A Grumman U.S. 2B Tracker, part of the Marine Corps Air Station Cherry Point air show static display crashed at approximately 2:20 Thursday afternoon, three miles south of the air field. There are five injured. Four walked away from the crash. One person is in critical condition and was been taken to Craven Regional Medical Center by ambulance. There is no known cause for the crash yet. Stay tuned to WITN for complete coverage.
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To meet a Navy requirement for an aircraft combining search and attack capability in the carrier based antisubmarine role, Grumman designed a twin engine, high wing monoplane with 1,525 HP Wright R-1820-82WA piston engines, internal weapons bay, retractable search radar and 70 million candle power search light. To help locate a submarine under the water, the airplane was given a Magnetic Anomaly Detector, which was mounted in a retractable tail boom and sonobouy tubes with the equipment for picking up the sounds made by the submarine.
The first flight of a Grumman S2F-1 was made December 4, 1952. The first S2F-1 squadron was Antisubmarine Squadron TWO SIX (VS-26), entering service in February 1954. The airplane received the nickname of "STOOF" (S-Two-F). Torpedoes, depth charges and rockets were used for offensive measures, including its biggest "stick", a nuclear depth charge. The fuel tanks could contain 520 gallons of aviation gas, enough for a combat range of 841 sea miles or a 6 hours flight. The cruising speed was 130 knots and the top speed was 230 knots. A total of 755 S-2F-1's were built.
To See how rugged the Tracker is, Click here to watch a film clip.
Length: 42 ft.
Height: 16 ft. 3 in.
Wingspan: 68 ft. 8 in.
Empty Weight: 18,315 lbs.
Max Weight: 26,000 lbs.
Number of Engines: 2 Wright R-1820-82 or - 82A's
Range: 841 miles
Cruise Speed: 130 knots
Max Speed: 230 knots
Service ceiling: 22,000 ft.
A flying sponsorship for the US-2B is $3,500, payable over a two year period.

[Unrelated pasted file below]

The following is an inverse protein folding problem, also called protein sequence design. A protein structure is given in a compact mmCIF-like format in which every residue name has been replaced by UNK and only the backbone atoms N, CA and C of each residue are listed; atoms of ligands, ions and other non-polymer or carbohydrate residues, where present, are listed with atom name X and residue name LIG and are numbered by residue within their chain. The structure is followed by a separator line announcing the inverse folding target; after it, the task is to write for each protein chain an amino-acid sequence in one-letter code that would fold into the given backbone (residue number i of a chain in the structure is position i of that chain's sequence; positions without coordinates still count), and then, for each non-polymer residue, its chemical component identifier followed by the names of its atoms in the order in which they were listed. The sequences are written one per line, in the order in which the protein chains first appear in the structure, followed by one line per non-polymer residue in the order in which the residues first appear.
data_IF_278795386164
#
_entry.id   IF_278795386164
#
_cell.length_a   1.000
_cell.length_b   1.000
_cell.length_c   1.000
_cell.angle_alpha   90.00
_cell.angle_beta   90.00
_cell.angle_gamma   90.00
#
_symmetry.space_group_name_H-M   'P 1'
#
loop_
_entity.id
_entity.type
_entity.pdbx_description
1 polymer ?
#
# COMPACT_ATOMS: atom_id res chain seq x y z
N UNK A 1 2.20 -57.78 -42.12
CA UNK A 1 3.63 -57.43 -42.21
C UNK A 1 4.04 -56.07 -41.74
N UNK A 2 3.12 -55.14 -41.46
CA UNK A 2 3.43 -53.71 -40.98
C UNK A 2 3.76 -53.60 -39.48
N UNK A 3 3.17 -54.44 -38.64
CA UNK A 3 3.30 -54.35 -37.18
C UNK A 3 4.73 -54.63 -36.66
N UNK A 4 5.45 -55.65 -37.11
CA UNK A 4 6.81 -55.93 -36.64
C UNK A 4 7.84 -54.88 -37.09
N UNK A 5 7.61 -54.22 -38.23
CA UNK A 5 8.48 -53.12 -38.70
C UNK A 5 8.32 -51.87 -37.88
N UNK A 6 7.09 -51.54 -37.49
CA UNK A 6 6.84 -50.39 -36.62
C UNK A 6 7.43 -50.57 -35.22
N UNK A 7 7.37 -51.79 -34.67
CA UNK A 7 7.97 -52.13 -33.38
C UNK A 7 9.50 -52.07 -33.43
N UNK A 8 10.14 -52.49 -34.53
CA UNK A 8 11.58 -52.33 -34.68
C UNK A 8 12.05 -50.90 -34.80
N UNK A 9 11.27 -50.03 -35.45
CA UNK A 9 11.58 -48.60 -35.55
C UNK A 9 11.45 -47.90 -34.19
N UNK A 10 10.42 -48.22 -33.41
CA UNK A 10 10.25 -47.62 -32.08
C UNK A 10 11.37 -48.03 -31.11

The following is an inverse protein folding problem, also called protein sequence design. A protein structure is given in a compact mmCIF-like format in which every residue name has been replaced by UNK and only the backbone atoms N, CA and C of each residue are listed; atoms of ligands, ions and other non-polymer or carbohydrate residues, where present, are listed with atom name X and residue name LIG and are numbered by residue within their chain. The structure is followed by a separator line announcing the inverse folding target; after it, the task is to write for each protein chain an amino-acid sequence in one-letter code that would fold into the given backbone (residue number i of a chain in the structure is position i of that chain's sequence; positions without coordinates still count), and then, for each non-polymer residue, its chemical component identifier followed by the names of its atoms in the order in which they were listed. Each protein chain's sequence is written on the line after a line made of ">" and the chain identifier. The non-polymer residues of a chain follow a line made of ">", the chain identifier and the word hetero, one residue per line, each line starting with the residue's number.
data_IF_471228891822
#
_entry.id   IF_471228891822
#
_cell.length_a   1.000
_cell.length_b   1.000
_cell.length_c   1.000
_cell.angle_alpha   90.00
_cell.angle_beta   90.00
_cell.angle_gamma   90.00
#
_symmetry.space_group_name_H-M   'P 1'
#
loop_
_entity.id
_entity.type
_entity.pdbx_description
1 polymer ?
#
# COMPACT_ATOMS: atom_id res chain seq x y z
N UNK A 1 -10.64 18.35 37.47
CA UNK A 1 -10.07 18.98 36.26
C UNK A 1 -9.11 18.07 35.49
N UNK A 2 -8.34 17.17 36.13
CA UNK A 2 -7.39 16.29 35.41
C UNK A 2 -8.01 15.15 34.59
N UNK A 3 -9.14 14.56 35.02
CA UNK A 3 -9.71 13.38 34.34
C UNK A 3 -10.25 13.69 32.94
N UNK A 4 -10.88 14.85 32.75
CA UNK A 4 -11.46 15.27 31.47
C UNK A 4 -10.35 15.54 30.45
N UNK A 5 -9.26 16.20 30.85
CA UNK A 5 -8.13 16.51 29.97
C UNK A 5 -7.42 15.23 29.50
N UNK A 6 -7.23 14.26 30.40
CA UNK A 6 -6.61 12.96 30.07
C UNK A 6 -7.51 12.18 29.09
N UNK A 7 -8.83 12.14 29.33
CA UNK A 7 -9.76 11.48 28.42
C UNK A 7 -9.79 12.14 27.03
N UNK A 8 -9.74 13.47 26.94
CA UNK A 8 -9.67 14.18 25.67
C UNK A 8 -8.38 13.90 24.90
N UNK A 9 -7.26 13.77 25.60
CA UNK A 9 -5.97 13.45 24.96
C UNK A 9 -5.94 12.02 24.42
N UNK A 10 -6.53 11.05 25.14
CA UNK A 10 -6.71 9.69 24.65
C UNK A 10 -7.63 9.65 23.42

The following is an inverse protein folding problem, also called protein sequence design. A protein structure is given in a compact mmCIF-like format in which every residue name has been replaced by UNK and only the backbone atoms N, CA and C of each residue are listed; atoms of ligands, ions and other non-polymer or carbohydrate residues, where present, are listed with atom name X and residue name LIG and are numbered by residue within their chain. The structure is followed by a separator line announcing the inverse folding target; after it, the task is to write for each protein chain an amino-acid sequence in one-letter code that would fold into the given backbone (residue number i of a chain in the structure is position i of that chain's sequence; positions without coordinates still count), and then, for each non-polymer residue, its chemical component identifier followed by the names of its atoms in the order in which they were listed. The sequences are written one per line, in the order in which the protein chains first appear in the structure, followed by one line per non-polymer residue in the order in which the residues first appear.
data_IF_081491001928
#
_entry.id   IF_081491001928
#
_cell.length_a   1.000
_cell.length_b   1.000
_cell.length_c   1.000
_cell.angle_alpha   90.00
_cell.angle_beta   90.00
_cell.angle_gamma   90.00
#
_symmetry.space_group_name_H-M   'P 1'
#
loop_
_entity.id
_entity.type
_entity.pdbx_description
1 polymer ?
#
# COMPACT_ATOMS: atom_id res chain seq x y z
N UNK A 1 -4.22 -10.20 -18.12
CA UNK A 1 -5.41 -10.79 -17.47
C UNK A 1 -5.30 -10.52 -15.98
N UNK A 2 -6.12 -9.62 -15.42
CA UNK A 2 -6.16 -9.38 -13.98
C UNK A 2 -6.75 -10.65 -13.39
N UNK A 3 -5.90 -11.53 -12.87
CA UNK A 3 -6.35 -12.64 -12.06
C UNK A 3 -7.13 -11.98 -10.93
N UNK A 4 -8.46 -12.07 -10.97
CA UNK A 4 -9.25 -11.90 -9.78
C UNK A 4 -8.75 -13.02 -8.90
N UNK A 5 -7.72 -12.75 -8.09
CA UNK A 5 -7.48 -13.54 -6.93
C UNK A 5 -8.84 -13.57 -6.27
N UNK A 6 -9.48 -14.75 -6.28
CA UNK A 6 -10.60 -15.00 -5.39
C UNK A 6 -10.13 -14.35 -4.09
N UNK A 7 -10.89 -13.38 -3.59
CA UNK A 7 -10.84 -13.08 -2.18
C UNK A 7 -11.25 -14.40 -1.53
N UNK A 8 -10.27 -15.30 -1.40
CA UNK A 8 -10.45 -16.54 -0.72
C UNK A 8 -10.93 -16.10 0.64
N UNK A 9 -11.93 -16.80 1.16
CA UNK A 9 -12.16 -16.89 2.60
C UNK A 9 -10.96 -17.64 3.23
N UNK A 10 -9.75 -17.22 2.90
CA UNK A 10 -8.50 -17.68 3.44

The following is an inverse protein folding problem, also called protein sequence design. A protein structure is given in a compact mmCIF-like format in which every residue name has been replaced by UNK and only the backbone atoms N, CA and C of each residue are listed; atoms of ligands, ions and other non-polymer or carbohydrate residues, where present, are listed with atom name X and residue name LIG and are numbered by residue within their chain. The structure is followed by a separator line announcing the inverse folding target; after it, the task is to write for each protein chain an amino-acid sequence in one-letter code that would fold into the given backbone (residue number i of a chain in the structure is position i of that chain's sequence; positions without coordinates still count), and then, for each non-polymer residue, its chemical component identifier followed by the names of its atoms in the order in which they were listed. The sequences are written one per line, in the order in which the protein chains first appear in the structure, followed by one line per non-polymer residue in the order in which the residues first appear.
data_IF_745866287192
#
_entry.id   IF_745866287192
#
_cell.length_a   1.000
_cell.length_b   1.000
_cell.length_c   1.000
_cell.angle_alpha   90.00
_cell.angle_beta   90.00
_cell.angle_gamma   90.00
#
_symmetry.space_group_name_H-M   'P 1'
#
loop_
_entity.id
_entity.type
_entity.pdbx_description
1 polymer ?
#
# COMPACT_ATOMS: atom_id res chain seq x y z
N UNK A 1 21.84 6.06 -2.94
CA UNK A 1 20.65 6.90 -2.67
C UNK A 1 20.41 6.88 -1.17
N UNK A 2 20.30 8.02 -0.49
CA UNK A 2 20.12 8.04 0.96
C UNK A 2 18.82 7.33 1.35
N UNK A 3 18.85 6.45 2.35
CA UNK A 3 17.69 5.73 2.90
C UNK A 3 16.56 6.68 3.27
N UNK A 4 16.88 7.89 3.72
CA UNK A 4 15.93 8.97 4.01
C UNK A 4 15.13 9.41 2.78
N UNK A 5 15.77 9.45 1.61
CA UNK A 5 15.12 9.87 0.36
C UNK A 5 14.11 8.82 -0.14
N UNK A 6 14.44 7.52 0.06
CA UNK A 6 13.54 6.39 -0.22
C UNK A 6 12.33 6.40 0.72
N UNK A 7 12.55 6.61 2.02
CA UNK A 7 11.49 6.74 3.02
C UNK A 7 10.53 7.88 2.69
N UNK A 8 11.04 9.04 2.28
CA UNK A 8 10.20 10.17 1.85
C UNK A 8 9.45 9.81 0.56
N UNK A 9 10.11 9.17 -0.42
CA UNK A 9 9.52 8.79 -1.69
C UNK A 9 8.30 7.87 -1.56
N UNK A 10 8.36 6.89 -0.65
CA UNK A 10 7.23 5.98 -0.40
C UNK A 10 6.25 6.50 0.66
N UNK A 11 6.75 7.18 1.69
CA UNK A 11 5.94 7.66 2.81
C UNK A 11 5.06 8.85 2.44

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A Supporting Sponsorship is $350.
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75 S-2F-1 (After 1960, S-2A) were converted to US-2B transport aircraft and target tug. All ASW equipment was removed, including the search light. These aircraft could be recognized by the absence of the sonobouy installations in the engine nacelles. These aircraft could carry five passengers and cargo in the weapons bay. The US-2B was flown by both US Navy and Marines Corps.
There were many different versions of the Tracker, including the TS-2A (trainer), S-2B (updated ASW gear), S-2C (larger weapons bay for nuclear depth charge), S-2D (new engine and added electronic countermeasures), and S-2E (updated ASW systems). There were two primary design spin-offs of the Tracker, the E-1 Tracer and the C-1 Trader. The Tracer or WillyFudd or "Stoof with a roof" was an airborne Early Warning platform that took the Tracker airframe, modified it and put a large radome on top of the plane. The Trader provide Carrier Onboard Delivery (COD) services allowing the C-1 to bring to the carrier personnel, parts, and the mail. The Tracker was not only used by the United States, but by many allied countries: Argentina, Australian, Brazil, Canada, Italy, Japan, South Korea, Peru, Taiwan, Thailand, Turkey, The Netherlands, Uruguay, and Venezuela.
The Tracker operated by the Old Dominion Squadron started its service life as a S2F-1 in 1955 from Bethpage, NY. The plane is Bureau number 136404. It served with VS-39 and VS-32 out of NAS Quonset Point, RI from 1955 thru 1965. During this time the Tracker was at sea on the USS Antietam CVS-36, USS Leyte CVS-32, USS Wasp CVS-18 and USS Lake Champlian CVS-39. It was converted to an US-2B at Pensacola, FL in 1965 and 1966. As utility aircraft it flew from NAS Jacksonville, FL and NAS Cecil Field, FL until 1976 when it was assigned to Fleet Composite Squadron TWO at NAS Oceana, VA. In 1978 the plane's service to the Navy ended when it was flown out to the desert and put into the boneyard. In 1982 the airplane was sold by the Navy to a private owner. The Tracker passed through several owners before being donated to the Commemorative Air Force in 2002. The Old Dominion Squadron took responsibility for Tracker 404 in January 2003.